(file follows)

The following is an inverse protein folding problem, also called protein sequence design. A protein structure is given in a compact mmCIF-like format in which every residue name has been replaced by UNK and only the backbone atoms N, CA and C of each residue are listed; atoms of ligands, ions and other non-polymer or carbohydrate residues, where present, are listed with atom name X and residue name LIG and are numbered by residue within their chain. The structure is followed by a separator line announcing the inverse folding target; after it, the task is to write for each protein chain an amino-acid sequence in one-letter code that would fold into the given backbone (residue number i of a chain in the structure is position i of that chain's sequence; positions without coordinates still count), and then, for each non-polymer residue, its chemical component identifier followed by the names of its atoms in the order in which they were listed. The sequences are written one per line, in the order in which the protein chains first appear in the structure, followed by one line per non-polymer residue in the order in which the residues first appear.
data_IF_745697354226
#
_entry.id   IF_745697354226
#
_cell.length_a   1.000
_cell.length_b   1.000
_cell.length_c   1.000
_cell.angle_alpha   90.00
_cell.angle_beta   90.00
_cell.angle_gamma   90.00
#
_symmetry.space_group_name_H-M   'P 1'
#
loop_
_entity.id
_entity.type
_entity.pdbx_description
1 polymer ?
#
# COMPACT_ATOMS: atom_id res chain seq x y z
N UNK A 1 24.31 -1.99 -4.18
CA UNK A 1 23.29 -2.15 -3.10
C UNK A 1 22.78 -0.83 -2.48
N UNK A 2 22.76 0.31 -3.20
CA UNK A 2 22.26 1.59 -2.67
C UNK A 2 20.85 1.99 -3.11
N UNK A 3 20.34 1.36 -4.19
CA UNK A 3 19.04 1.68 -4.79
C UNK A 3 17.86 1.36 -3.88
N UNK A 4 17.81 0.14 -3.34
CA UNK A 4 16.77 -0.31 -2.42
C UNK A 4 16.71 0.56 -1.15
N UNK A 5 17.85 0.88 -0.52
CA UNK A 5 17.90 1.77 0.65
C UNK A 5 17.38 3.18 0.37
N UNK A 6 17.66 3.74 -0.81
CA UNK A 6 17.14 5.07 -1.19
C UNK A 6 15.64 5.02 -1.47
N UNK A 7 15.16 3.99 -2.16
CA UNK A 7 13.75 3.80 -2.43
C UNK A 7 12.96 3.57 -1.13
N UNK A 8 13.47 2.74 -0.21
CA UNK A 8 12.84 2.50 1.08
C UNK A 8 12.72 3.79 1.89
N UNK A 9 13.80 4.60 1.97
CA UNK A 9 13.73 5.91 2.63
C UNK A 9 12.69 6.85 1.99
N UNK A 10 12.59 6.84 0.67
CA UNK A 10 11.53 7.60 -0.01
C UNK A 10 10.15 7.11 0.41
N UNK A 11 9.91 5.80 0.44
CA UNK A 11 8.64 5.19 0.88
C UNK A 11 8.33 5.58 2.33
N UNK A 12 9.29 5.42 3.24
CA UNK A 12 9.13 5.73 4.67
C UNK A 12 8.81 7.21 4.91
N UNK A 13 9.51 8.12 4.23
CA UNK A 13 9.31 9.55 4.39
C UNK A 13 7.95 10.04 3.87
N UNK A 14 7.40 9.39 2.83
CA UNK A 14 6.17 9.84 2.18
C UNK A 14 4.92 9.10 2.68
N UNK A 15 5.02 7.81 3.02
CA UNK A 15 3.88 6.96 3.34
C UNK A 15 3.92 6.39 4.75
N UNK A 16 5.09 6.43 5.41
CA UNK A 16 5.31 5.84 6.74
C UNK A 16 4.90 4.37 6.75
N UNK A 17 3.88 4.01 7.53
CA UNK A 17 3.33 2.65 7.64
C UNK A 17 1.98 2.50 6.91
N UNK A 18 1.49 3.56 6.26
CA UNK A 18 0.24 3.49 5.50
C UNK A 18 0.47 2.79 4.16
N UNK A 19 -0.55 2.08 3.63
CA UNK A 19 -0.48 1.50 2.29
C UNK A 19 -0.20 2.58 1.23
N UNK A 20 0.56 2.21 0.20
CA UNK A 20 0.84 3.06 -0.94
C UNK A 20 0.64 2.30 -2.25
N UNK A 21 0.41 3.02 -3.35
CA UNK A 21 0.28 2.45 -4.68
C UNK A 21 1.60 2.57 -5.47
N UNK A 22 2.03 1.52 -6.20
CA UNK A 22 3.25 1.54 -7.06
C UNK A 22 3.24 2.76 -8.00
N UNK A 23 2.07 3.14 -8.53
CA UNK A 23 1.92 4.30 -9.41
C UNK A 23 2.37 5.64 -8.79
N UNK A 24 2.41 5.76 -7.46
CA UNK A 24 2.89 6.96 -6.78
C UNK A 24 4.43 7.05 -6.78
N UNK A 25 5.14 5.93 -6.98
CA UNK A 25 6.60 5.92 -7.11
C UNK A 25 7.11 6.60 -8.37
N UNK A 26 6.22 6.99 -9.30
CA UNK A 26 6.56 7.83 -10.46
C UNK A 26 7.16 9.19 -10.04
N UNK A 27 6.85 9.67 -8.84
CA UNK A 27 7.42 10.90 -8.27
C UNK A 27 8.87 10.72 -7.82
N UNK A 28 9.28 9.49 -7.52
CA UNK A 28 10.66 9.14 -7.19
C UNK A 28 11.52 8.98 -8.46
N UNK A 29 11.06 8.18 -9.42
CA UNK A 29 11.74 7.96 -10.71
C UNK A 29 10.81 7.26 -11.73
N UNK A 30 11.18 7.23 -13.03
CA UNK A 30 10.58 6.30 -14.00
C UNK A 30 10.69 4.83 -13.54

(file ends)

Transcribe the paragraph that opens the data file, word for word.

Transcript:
The following is an inverse protein folding problem, also called protein sequence design. A protein structure is given in a compact mmCIF-like format in which every residue name has been replaced by UNK and only the backbone atoms N, CA and C of each residue are listed; atoms of ligands, ions and other non-polymer or carbohydrate residues, where present, are listed with atom name X and residue name LIG and are numbered by residue within their chain. The structure is followed by a separator line announcing the inverse folding target; after it, the task is to write for each protein chain an amino-acid sequence in one-letter code that would fold into the given backbone (residue number i of a chain in the structure is position i of that chain's sequence; positions without coordinates still count), and then, for each non-polymer residue, its chemical component identifier followed by the names of its atoms in the order in which they were listed. The sequences are written one per line, in the order in which the protein chains first appear in the structure, followed by one line per non-polymer residue in the order in which the residues first appear.